Just in time.

The priestess flipped, somehow changed direction in midair, and sliced towards Ava’s face.

Ava grunted as she brought up her sword and parried the blow. She skidded back a full meter as the priestess pushed forward with all her might.

Ava looked up into the priestess’ emotionless gaze.

Then the priestess let go of her sacred sword and dropped to the side, creating another sword in her other hand and swiping towards Ava’s head.

Ava had just enough time to shove backwards, the blade sizzling so close to the side of her face she could see the arcing hot tip of light.

The priestess thrust forward again, but this time Ava was ready. She deliberately fell to one knee, rolled, and kicked out with both her feet, collecting the priestess on the kneecap.

The woman jolted backwards, and Ava responded by rolling to the side, vaulting to her feet, and aiming a kick at the priestess’ back.

The kick landed, but didn’t do much. The priestess twisted, jerked around an arm, and grabbed Ava’s ankle.

Ava screamed as the priestess viciously jerked her leg to the side. Pain exploded up Ava’s leg, eating deep into her hip.

She tried to jerk out of the priestess’ grip, but couldn’t.

In a split second, the priestess formed another sword.

Ava formed one of her own and tried to defend. Just when it looked as if she’d be split in half by the blistering beam of light, she managed to wriggle her ankle free from the priestess’ claw-like grip.

She fell to her back just as the priestess’ sword sliced into the black stone beside her wide open eyes.

Ava shoved up and retreated.

“You must learn to fight while you are injured,” the priestess suddenly said.

In the blink of an eye, Ava’s leg broke. It snapped out from underneath her as if it were nothing more than a toothpick.

She screamed as she slammed into the ground, sweaty fingers scrabbling for purchase as she tried to pull her crippled body up.

The priestess paused. “You must learn to fight in all conditions.” With that, she thrust forward again.

It felt like every bone in Ava’s leg had shattered. So much pain filled her awareness it was like the rest of the world had ceased to exist.

Yet a scrap of awareness remained.

As sweat soaked her brow and her now-messy hair stuck to her face and neck, she pushed backwards with her good leg and rolled over her back. She stumbled to her feet, incapable of putting any weight on her broken leg.

She formed another sword as the priestess flew towards her.

The priestess brought her blade up high and struck toward Ava’s face.

Again Ava just managed to parry the blow in time. As she did, she looked right into the priestess’ emotionless stare once more.

It was cold, direct, uncaring. It was the kind of stare that belonged to someone who knew exactly what they had to do and had no qualms about it.

And that there was the part Ava had never been able to accept.

Though she’d been one of the most promising priestesses of her time, her skills couldn’t make up for her emotional deficiencies.

She couldn’t be used as a tool.

Maybe the priestess could somehow tell what Ava was really thinking, because with a vicious burst of speed, she cut right through Ava’s sword and sliced her through the chest.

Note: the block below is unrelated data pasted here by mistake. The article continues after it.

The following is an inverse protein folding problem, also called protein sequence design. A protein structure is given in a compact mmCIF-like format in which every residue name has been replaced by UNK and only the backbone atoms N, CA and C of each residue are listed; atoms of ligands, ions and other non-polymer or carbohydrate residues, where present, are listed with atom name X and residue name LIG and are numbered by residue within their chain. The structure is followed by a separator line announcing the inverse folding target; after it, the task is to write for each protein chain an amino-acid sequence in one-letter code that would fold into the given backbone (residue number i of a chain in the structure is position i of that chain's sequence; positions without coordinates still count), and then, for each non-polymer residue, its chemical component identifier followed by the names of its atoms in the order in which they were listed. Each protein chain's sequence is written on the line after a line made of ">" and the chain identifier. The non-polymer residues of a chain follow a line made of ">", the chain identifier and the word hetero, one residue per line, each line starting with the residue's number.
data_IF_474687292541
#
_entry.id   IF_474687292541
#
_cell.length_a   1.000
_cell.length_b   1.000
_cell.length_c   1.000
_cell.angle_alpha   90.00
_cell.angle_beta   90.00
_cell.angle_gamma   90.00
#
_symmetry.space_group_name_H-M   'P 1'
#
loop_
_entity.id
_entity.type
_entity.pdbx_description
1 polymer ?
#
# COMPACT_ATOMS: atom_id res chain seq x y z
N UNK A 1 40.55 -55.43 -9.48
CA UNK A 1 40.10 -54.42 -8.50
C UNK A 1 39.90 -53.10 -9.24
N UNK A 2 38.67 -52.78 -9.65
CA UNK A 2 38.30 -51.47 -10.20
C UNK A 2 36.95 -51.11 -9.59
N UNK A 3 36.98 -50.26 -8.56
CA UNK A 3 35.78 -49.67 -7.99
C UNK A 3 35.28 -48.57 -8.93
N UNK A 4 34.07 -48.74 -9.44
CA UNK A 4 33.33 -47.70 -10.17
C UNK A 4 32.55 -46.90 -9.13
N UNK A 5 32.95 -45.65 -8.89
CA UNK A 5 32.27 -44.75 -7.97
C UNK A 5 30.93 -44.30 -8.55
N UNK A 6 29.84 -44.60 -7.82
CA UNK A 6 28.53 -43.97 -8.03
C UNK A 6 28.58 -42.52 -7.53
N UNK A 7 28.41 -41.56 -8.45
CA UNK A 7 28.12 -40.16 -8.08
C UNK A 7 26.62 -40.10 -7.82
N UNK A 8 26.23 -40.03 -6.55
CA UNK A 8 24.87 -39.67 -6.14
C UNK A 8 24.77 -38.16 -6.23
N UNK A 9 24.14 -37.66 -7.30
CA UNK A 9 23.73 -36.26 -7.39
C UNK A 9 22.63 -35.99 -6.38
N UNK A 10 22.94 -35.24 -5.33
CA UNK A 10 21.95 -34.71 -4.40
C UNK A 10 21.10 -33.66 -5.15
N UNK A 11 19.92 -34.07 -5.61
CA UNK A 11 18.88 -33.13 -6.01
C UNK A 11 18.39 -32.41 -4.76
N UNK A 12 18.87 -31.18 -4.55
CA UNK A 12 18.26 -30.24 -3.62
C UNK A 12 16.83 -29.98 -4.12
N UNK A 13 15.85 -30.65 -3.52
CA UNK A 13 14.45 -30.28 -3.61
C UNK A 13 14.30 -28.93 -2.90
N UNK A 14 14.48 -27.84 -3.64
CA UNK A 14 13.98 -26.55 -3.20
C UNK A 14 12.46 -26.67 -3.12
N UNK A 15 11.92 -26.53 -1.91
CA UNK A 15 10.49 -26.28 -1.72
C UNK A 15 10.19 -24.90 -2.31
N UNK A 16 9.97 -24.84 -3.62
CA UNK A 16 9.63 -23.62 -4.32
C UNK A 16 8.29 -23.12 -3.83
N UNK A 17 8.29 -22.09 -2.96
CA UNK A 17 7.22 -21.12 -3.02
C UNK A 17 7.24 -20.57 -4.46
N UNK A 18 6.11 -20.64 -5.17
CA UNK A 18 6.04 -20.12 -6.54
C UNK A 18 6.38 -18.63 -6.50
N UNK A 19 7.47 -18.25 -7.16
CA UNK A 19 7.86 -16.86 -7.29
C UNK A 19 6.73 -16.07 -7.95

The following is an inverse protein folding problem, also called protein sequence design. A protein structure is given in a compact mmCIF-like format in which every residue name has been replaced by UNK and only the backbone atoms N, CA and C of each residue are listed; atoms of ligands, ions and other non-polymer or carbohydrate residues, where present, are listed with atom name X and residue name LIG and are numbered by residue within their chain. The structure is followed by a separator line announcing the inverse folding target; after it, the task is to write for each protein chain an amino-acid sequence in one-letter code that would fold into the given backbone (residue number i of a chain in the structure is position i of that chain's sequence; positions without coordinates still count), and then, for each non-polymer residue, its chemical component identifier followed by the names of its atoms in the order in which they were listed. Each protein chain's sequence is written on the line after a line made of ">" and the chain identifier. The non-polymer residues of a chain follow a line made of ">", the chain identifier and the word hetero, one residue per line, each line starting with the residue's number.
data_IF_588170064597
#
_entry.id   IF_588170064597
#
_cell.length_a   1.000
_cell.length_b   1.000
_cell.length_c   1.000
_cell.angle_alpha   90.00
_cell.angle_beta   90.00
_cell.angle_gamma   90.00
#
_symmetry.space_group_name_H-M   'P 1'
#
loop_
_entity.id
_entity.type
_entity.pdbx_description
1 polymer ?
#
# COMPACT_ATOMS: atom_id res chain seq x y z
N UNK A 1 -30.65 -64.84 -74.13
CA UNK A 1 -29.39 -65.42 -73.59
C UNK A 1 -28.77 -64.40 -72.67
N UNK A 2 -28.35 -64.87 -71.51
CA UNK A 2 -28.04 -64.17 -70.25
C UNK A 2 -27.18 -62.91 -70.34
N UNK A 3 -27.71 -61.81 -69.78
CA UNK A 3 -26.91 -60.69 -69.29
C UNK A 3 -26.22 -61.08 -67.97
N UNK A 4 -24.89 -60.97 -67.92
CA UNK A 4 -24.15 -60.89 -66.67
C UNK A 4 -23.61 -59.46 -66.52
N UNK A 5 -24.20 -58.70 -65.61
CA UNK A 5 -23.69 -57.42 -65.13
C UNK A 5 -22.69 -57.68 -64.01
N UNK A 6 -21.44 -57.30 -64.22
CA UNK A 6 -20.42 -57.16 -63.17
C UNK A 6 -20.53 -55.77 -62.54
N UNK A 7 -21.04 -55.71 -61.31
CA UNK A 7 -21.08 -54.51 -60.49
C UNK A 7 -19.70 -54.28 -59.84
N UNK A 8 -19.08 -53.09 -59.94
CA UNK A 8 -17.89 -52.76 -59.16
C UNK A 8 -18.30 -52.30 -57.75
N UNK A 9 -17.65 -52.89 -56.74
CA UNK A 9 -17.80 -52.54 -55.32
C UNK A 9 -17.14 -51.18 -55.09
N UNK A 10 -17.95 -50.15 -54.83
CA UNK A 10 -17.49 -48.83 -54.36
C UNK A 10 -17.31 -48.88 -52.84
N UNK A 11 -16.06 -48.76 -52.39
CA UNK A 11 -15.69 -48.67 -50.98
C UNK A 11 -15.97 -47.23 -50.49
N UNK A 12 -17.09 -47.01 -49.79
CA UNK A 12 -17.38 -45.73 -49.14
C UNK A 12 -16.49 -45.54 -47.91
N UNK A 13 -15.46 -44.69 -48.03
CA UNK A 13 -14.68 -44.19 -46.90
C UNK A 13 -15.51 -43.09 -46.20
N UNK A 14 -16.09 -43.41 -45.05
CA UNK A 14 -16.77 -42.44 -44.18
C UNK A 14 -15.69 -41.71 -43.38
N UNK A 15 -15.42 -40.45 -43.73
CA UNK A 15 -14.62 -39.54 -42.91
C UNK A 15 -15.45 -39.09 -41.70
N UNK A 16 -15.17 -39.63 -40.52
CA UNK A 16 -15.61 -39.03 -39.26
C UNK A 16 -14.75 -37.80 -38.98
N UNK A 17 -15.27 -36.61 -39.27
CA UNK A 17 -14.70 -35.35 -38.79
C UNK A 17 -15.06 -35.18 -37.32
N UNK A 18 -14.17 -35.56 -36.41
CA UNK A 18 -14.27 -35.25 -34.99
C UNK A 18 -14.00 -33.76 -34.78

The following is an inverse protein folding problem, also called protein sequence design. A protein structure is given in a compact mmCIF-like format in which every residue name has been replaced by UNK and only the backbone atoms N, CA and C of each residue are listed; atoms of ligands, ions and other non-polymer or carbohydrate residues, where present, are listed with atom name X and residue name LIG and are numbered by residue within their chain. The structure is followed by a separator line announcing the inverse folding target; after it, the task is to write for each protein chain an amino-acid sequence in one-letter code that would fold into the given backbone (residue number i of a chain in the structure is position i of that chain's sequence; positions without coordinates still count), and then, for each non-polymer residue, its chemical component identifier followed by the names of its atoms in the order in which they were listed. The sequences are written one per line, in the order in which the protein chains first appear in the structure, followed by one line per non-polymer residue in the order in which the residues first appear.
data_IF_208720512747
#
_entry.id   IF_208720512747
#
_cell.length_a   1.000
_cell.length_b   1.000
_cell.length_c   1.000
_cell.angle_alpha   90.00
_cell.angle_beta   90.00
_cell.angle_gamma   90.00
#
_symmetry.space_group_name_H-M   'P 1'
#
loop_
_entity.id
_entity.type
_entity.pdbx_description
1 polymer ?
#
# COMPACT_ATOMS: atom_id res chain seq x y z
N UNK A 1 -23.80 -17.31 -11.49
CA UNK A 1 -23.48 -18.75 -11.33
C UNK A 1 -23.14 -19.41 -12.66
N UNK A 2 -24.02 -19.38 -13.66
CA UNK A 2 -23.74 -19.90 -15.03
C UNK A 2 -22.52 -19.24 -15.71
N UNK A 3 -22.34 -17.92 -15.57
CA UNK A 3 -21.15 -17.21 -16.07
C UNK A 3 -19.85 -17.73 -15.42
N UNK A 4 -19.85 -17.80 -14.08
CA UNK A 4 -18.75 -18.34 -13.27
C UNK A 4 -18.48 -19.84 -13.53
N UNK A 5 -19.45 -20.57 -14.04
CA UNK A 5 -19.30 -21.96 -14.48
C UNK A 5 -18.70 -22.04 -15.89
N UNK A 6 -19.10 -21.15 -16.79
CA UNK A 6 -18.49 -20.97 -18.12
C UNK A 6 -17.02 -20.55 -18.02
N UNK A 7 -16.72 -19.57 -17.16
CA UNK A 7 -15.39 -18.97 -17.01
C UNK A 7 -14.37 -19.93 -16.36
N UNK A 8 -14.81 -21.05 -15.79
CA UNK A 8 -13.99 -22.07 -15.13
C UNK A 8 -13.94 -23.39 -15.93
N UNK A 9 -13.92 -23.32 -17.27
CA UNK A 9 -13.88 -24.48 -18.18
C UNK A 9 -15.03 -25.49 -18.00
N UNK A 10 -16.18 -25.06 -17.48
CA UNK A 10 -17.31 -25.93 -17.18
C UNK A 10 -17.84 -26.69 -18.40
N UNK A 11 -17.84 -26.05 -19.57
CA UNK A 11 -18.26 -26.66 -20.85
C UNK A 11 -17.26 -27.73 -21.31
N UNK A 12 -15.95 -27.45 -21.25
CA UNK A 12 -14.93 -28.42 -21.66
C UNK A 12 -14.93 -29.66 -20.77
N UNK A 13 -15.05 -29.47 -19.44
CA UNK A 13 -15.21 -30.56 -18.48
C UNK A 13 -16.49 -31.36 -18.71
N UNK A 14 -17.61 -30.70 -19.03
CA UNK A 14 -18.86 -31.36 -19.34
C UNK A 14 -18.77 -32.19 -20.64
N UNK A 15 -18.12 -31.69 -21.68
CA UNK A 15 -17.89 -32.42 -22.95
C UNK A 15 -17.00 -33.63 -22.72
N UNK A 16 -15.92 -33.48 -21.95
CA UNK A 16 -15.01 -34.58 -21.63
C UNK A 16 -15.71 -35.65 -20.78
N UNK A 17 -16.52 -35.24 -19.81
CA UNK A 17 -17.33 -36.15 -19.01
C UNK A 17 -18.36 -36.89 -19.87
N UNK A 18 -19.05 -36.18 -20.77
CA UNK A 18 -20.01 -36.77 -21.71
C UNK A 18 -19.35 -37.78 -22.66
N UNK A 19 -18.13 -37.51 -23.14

Ava screamed and the test ended.

Her eyes slammed open and she returned to the real world.

For a few seconds she did nothing as she pushed away the memories of the test. Finally she rose, shook out her arms and legs, smoothed an even expression over her face, and got back to her real life.

Over the past five years she’d learnt to masterfully compartmentalize her training and responsibility. Daily training was the one concession she made to her past – the one price she had to pay for her new freedom.

She let out a deep sigh and walked from her room. Glancing at the time displayed on her personal wrist device, she realized she had to hurry.

Soon she would graduate, and then she would begin work as an ensign aboard the Mandalay.

While most of the other eager graduates joining that ship and countless others were thrilled at the prospect of serving their people and exploring the galaxy, all Ava wanted to do was keep her head down.

She wouldn’t get that opportunity.

Captain Harvey McClane

Captain McClane sat in his private office aboard the newly commissioned Mandalay. She was a beautiful ship, top of the line, with every bell and whistle the Coalition had come up with in the past few tumultuous years.

She was armed to the teeth, massive, and as fast as they came.

And she was all his.

For now, at least. His commission wouldn’t last. He knew he was here just to put the Mandalay through its paces in its first mission out of space dock. He was here to iron out the inevitable creases, shape the crew up, and get this ship running at optimum before she was handed to another commander.

Captain McClane had a habit of finding problems on ships, and in crew too. He had a well-deserved reputation for making things work.

He liked to handpick every member of his team and obsess over every detail.

And that’s why he now frowned as he stared at the hologram hovering an inch above his desk.

Ensign Ava.

She wasn’t top of her class. Her academic grades were fine, but her physical grades were abysmal.

She was definitely not the kind of ensign he’d pick for this ship’s first mission out of space dock.

And yet she’d be coming aboard anyway. He wouldn’t get a say in this.

Ava had been assigned by the higher ups.